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Dizziness and Benign Paroxysmal Positional Vertigo among older adults - health-related quality of life and associated factors

Doktorsavhandling
Författare Ellen Lindell
Datum för examination 2020-04-03
ISBN 978-91-7833-767-5
Förlag Göteborgs universitet
Publiceringsår 2020
Publicerad vid Institutionen för kliniska vetenskaper, Avdelningen för öron-, näs- och halssjukdomar
Språk en
Länkar hdl.handle.net/2077/62213
Ämnesord Dizziness, Vertigo, Unsteadiness, Falls, Older adults, Walking speed, Health-related quality of life, Sense of coherence
Ämneskategorier Oto-rino-laryngologi

Sammanfattning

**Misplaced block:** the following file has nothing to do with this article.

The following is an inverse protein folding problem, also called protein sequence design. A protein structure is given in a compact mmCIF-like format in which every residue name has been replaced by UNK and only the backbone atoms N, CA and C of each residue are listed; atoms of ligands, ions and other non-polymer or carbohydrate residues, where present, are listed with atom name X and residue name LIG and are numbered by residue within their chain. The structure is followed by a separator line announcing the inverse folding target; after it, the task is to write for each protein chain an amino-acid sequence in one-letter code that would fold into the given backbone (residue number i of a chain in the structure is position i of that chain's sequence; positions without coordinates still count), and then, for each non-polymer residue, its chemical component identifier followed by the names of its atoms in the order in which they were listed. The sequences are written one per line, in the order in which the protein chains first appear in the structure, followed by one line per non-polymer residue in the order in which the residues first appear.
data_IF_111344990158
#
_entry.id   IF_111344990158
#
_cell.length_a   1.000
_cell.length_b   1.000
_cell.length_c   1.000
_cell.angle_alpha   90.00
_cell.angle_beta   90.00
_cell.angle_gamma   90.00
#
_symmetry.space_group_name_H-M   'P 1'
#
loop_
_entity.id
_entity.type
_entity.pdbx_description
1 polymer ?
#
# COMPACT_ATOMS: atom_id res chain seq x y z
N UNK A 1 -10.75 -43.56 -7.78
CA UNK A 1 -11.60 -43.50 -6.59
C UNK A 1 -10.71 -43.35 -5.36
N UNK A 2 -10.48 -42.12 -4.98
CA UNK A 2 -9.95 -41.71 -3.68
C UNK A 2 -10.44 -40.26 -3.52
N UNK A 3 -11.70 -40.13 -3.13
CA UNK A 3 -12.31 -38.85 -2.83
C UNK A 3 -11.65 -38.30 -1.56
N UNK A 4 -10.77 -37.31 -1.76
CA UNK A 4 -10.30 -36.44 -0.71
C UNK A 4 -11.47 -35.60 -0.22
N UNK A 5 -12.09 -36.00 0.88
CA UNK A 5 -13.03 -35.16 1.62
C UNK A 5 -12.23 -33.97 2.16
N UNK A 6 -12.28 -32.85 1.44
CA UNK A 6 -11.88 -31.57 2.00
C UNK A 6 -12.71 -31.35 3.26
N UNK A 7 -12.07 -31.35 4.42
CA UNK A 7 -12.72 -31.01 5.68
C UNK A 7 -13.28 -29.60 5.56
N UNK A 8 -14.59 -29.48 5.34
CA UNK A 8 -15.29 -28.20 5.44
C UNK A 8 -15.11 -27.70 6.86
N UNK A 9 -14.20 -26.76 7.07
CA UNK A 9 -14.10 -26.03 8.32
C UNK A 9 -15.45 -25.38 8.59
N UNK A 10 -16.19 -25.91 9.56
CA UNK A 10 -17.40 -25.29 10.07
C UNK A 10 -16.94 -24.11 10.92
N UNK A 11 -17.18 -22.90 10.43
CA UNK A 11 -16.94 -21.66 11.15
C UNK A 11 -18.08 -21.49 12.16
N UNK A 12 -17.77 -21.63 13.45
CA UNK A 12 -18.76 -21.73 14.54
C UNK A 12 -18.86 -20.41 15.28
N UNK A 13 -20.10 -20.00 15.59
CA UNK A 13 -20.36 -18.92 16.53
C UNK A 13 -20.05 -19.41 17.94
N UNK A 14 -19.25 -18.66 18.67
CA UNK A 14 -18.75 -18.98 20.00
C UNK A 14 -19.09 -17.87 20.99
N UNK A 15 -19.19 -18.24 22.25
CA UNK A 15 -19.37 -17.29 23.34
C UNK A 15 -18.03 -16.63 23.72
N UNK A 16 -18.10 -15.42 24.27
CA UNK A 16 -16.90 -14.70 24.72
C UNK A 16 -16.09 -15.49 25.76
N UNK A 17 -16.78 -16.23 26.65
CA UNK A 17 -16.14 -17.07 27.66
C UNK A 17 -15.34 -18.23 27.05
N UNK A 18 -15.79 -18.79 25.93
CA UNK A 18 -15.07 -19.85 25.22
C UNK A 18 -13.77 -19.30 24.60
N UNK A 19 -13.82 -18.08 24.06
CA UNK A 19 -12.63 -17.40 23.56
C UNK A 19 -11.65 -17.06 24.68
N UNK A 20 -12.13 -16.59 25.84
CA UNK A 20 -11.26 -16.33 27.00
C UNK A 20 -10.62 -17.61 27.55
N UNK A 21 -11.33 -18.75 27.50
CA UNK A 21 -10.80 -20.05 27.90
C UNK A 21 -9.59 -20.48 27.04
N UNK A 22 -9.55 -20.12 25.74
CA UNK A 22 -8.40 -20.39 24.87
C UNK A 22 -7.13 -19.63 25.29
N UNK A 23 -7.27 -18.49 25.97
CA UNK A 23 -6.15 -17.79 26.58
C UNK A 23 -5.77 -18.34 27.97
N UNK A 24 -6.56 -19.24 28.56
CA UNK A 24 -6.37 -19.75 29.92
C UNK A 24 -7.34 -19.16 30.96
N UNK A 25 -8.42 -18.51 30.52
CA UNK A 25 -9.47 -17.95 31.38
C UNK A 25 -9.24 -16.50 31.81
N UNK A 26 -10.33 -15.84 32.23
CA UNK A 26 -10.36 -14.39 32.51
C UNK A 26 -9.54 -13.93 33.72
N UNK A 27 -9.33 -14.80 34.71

Dizziness is a common complaint reported by more than 30% of persons over 70 years of age and accounts for 2% of all visits in healthcare annually. Benign paroxysmal positional vertigo (BPPV) is a common and treatable cause of dizziness. The overall aim of this thesis was to enhance knowledge of dizziness, BPPV and associated factors among older adults. The secondary aim was to focus on BPPV diagnosis. Method In paper I, patients admitted to the Ear-Nose-Throat clinic at Södra Älvsborg Hospital due to dizziness or vertigo were asked questions about dizziness and were investigated for BPPV with Dix-Hallpike and log roll test. Papers II-IV included material from the Gothenburg H70 birth cohort studies, which is a multidisciplinary longitudinal cross-sectional cohort survey. The participants were investigated at age 75 (paper II) for symptoms of dizziness, signs of BPPV using side-lying test, walking speed, self-rated health and health-related quality of life (HRQL) measured using Short Form-36 (SF-36). In papers III and IV the participants were investigated at age 79 for dizziness, history of falls, walking speed, comorbidity and intake of medication. Fear of falling was measured using the questionnaire Falls Efficacy Scale (FES (S)) (paper III). HRQL was measured using SF-36, dependence on activities of daily life (ADL) measured by the Katz index and Sense of Coherence (SOC) using SOC-13 (paper IV). Results Results from paper I demonstrated that answering “yes” to having dizziness when lying down or turning over in bed increased the likelihood of having BPPV by an odds ratio of 60. Results from papers II – IV showed that HRQL, number of falls, self-rated health and walking speed were negatively associated with having dizziness at both 75 and 79 years of age. There were no big differences regarding HRQL, self-rated health, tiredness, falls or walking speed between persons with BPPV compared to those having general dizzi-ness/impaired balance. Dizziness at age 79 was reported by over half of the participants with no gender differences. Dizziness was related to a higher risk of falls among women - an association not seen among men. Dizzy individuals had a stronger fear of falling, a higher number of medications and more comorbidity than those without dizziness. Enhanced number of medications increased the risk of falling. Sense of coherence (SOC) did not differ between dizzy and non-dizzy persons. Conclusion Dizziness and BPPV is common among older adults and is negatively associated with HRQL and self-rated health. Since BPPV is a cause of dizziness that is potentially curable, it is important to liberally test for, and treat, the condition in order to improve HRQL and well-being. Older adults with dizziness had higher comorbidity, walked slower and tended to fall more often than older adults without dizziness.

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